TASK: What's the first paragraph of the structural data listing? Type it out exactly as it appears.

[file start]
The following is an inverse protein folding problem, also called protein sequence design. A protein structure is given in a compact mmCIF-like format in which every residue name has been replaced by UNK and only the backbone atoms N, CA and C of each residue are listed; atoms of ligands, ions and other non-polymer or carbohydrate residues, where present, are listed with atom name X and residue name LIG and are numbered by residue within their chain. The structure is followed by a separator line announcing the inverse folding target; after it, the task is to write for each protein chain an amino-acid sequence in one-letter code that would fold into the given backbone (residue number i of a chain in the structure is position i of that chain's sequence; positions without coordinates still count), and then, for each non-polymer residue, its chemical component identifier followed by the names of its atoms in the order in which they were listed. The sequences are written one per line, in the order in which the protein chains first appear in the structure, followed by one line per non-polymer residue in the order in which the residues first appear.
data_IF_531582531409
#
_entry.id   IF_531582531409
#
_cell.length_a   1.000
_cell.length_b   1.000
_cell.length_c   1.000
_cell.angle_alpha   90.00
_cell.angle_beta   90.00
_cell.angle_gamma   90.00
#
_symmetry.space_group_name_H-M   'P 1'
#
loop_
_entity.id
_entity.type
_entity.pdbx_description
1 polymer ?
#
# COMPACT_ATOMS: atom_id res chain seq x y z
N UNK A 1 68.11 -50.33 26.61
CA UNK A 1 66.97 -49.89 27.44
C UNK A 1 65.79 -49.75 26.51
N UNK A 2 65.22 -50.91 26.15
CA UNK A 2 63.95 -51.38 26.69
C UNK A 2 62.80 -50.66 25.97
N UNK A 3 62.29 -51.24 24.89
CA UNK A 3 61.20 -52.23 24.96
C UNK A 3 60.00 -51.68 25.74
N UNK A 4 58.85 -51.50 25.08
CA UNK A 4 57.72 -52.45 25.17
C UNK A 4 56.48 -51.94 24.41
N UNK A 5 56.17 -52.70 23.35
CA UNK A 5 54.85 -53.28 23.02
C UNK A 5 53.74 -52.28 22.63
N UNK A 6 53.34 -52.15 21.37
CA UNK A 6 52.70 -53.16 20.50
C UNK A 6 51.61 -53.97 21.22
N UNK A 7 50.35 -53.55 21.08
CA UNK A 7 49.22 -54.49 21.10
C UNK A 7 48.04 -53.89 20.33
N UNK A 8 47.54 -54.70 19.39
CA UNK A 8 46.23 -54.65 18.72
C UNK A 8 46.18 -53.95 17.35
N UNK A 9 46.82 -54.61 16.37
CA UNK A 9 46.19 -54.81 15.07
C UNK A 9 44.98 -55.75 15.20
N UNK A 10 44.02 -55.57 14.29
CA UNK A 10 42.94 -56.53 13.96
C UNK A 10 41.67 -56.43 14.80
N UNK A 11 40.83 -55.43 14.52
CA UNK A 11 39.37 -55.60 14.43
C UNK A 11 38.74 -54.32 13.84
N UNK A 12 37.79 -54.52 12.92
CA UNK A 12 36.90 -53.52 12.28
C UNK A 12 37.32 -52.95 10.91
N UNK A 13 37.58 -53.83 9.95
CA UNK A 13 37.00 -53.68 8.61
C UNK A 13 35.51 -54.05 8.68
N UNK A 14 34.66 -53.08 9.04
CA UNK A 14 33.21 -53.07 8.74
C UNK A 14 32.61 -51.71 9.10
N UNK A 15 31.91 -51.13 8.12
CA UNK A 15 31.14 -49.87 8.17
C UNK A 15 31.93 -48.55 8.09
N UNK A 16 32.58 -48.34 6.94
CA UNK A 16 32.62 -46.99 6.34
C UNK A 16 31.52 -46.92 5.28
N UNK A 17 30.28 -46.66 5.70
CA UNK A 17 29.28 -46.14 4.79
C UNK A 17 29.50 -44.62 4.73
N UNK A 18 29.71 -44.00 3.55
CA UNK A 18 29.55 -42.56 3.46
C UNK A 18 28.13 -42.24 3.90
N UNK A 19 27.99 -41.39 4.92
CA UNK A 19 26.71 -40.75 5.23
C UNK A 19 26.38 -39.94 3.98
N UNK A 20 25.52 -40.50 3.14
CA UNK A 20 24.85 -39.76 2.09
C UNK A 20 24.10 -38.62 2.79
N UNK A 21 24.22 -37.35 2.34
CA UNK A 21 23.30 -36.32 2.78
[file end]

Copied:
The following is an inverse protein folding problem, also called protein sequence design. A protein structure is given in a compact mmCIF-like format in which every residue name has been replaced by UNK and only the backbone atoms N, CA and C of each residue are listed; atoms of ligands, ions and other non-polymer or carbohydrate residues, where present, are listed with atom name X and residue name LIG and are numbered by residue within their chain. The structure is followed by a separator line announcing the inverse folding target; after it, the task is to write for each protein chain an amino-acid sequence in one-letter code that would fold into the given backbone (residue number i of a chain in the structure is position i of that chain's sequence; positions without coordinates still count), and then, for each non-polymer residue, its chemical component identifier followed by the names of its atoms in the order in which they were listed. The sequences are written one per line, in the order in which the protein chains first appear in the structure, followed by one line per non-polymer residue in the order in which the residues first appear.